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1. How much ?

The value of sheep husbandry to (1) those who are or may be engaged in it, and (2) to the whole country, depends in a measure on (1) what it will become under proper conditions, and not (2) merely what it is now. The following table presents the condition of sheep husbandry for the year 1896: Number of sheep.

36, 464, 405 Value..

$61,989, 488 Wool clip.

-pounds.. * 232, 474, 708 Farm value

$18,000,000 There is, of course, a material difference in the Boston value and the farm price. The wool is estimated on the unwashed basis.

This is far short of what sheep husbandry should be, in order to supply the needs of the American people.

We can determine what we need, by what has been consumed for a series of years, as follows:

Total consumption of wool.

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Domestic wool clip of

previous year.. Imported wool. Wool imported in shape

of goods, shoddy, rags and waste..

Pounds. Pounds. Pounds. Pounds. Pounds. Pounds. 309, 474, 857 307, 101, 507 | 330, 018, 405 364, 156, 666 328, 437, 858 294, 296, 727 129, 303, 647 148, 670, 652 172, 433, 838 55, 152, 558 203, 708, 635 230, 811, 473

123, 180, 240 106, 697, 637 | 117, 145, 545

55, 318, 050

107, 254, 143 230,000,000


561, 958, 744 562, 469, 796 619, 597, 788 174, 627, 274 639, 400, 636 755, 007, 200

North's Wool Book for 1894, p. 36, gives the per capita consumption at 9100 pounds.

The consumption of domestic wool for each fiscal year is, of course, the clip of the prior calendar year. The amount of wool in imported manufactures is estimated on the usual basis of 3 pounds for each dollar of import value. Each pound of the imports of shoddy, woolen rags, wastes, noils, etc., is estimated as equal to 3 pounds of unwashed wool.

Official statistics show the following for 1896: Wool imports.

-pounds.. 230, 811, 473 Value

$32, 451, 242 Imports shoddy, rags, waste, etc

-pounds.. 18, 874, 670 Value of imports of wool manufactures ..

$53, 494, 193 On the basis stated the shoddy, rags, etc., were the equivalent of 56,623,010 pounds of American wool, and the wool in imported wool manufactures was the equivalent of 160,482,579 pounds of American wool.

The United States Statistical Abstract for 1895 states the wool clip and pulled wool for that calendar year, 294,296,726 pounds washed and unwashed, with an average shrinkage in scouring of 60 per cent in wool clip and 40 per cent in pulled wool, yielding scoured pounds, 125,718,690. Only a small part of the wool was washed on the sheep's back.

Allowing that some of the wool imports of 1895 and 1896 were stored in warehouses, it is safe to estimate that the people of this country now need for annual consumption, under normal conditions, all of 660,000,000 pounds raw material, which would require 110,000,000 sheep for its production. The Statistical Abstract of the United States for 1895 frontispiece gives the population, June 1, 1895, at 69,753,000, with a per capita consumption of 6.32 pounds, of which 46.1 per cent was foreign wool. But this does not include the wool in imported woolen manufactures. North’s Wool Book for 1894, page 36, gives the per capita consumption at 9.07 pounds. This, then, is the enlargement of sheep husbandry, which ample protection will soon bring. And we may assume that with our annual increase of population the amount of wool veeded for use would equally be enlarged in amount. VIII. AMERICAN WOOLGROWERS CAN UNDER PROPER CONDITIONS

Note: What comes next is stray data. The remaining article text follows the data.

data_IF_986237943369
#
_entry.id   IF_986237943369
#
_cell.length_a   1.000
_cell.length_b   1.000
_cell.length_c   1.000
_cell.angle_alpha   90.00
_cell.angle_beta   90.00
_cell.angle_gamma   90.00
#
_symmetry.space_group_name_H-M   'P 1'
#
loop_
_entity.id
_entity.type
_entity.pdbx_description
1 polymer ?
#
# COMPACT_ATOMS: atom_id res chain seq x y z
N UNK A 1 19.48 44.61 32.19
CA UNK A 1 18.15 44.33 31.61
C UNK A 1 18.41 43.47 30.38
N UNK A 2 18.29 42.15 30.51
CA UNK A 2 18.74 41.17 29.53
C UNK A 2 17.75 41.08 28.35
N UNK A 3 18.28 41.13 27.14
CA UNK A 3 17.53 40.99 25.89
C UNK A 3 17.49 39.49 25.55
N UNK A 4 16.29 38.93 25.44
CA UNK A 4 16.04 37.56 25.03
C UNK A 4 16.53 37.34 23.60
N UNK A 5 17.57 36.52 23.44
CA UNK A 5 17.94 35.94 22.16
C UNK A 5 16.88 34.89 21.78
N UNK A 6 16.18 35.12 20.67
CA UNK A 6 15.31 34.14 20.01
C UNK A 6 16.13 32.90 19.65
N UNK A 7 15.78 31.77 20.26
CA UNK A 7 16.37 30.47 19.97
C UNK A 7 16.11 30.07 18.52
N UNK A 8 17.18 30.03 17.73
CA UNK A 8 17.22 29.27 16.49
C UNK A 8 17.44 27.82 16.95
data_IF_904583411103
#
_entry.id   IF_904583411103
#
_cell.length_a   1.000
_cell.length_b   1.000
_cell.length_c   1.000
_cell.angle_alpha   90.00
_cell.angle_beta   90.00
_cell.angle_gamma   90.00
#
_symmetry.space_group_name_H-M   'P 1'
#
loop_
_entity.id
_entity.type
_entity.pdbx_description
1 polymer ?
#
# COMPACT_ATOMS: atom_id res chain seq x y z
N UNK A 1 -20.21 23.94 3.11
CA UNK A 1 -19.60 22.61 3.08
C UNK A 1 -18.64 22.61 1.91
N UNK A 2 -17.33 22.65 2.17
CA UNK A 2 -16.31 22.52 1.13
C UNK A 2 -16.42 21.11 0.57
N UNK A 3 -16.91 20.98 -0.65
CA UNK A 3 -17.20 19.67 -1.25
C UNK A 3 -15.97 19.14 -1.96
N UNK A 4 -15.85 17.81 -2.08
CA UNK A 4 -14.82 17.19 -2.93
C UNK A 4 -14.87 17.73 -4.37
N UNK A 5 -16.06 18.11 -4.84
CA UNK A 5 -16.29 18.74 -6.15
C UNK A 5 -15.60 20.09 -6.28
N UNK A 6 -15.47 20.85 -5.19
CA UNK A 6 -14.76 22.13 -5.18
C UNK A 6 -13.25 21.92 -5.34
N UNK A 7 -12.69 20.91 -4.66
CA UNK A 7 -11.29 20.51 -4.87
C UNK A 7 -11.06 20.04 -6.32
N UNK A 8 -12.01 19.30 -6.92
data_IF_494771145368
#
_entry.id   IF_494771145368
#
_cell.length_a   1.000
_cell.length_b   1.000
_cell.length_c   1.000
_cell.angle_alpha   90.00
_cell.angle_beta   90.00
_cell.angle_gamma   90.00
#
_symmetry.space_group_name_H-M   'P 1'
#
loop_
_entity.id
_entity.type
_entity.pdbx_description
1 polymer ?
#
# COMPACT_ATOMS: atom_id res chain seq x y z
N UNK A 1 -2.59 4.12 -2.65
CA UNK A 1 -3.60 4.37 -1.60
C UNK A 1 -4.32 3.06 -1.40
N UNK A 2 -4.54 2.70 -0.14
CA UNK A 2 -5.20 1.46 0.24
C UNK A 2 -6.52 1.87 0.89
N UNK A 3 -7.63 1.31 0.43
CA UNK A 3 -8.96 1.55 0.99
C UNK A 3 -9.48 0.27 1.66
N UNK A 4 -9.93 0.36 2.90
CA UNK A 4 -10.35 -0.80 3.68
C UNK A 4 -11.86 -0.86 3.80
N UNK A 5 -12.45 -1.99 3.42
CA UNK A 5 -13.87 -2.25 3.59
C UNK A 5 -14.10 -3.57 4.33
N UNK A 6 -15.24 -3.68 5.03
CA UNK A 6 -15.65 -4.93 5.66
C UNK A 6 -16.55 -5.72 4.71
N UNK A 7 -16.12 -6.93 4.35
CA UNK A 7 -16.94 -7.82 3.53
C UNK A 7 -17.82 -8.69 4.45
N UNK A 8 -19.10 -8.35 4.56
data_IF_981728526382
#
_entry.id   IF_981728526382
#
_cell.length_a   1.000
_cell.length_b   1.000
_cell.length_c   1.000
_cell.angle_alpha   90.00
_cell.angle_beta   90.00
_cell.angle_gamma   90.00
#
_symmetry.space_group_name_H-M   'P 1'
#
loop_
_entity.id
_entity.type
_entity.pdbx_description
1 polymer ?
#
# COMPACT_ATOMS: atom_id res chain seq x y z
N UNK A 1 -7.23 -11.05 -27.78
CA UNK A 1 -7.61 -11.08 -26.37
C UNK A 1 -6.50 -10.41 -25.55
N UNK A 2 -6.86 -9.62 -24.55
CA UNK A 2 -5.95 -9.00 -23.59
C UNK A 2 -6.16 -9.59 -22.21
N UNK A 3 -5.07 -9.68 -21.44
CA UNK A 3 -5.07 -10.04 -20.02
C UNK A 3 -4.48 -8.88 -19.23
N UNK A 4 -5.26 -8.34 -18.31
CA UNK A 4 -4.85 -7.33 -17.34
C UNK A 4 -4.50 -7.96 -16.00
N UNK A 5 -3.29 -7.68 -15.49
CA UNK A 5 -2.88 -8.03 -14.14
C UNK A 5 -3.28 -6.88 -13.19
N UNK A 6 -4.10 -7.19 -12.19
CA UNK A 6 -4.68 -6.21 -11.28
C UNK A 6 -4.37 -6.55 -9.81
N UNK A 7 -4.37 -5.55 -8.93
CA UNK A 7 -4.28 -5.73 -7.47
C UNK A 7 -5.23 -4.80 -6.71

* Besides this the pulled wool is estimated at 40,000,000 pounds. S. Doc. 17- -8

SUPPLY ALL NEEDED WOOLS. Our country has all the soils, climates, material requisites, and classes of people to produce all needed wools of every variety, if aided by proper conditions of legislation. This has been fully demonstrated by official documents: United States Senate Mis. Doc. of the Fifty-third Congress, second session, numbered 35, 77, and 124; Senate Doc. No.17, Fifty-fourth Congress, first session, 1895-96.

At a meeting of the National Association of Manufacturers—its first annual convention-held at Chicago, January 21 to 23, 1896, Thomas Dolan, an eminent wool manufacturer, president of the association, said: 66 We are certain of our ability to feed ourselves and to procure at home all the primary substances from which fabrics are made.” WHAT THE FULL DEVELOPMENT OF SHEEP HUSBANDRY WOULD DO

FOR THIS COUNTRY. Ample protection for our wool industry would soon increase our flocks from less than 40,000,000 to 110,000,000, or 175 per cent. The increase would not be in an equal ratio in each State on the present number.

But it is safe to estimate that, under ample protection and normal conditions, the States would soon have sheep with annual value of wool and mutton about as follows:

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In other States the amount would be less, but still great.

IX.-ADVANTAGES OF THE INCREASE. The advantages of this increase are so numerous that it is not practicable now to enumerate them, but among them may be mentioned some:

1. It would make an annual income to American woolgrowers of $160,000,000.

2. It would make a market for millions of acres of pasturage, and the hay, corn, and oats produced from millions of acres of land. It would thus benefit farmers who have no sheep.

3. By transferring to sheep husbandry a part of our lands now yielding an overproduction of wheat the home market would consume all and give fair prices.

4. It would give increased employment to men in all branches of industry-carpenters to build sheep barns, dealers to supply materials, and labor in the various departments.

5. It would keep in this country annually millions in gold which would otherwise be sent to other countries.


Compared with the value of sheep and wool as sources of national and individual wealth, our silver mines are small.

The following table shows the product in states named of our silver mines in 1893:

Fine ounces.


470, 100 Montana.

16, 906, 400 Nevada

1,561, 300 Oregon

11, 800 Utah

7, 196, 300 South Dakota.

14,400 Texas...

349, 400 Other states produced less amounts. The total of all was about 60,000,000 ounces.

This shows how vastly greater is sheep husbandry than silver mining.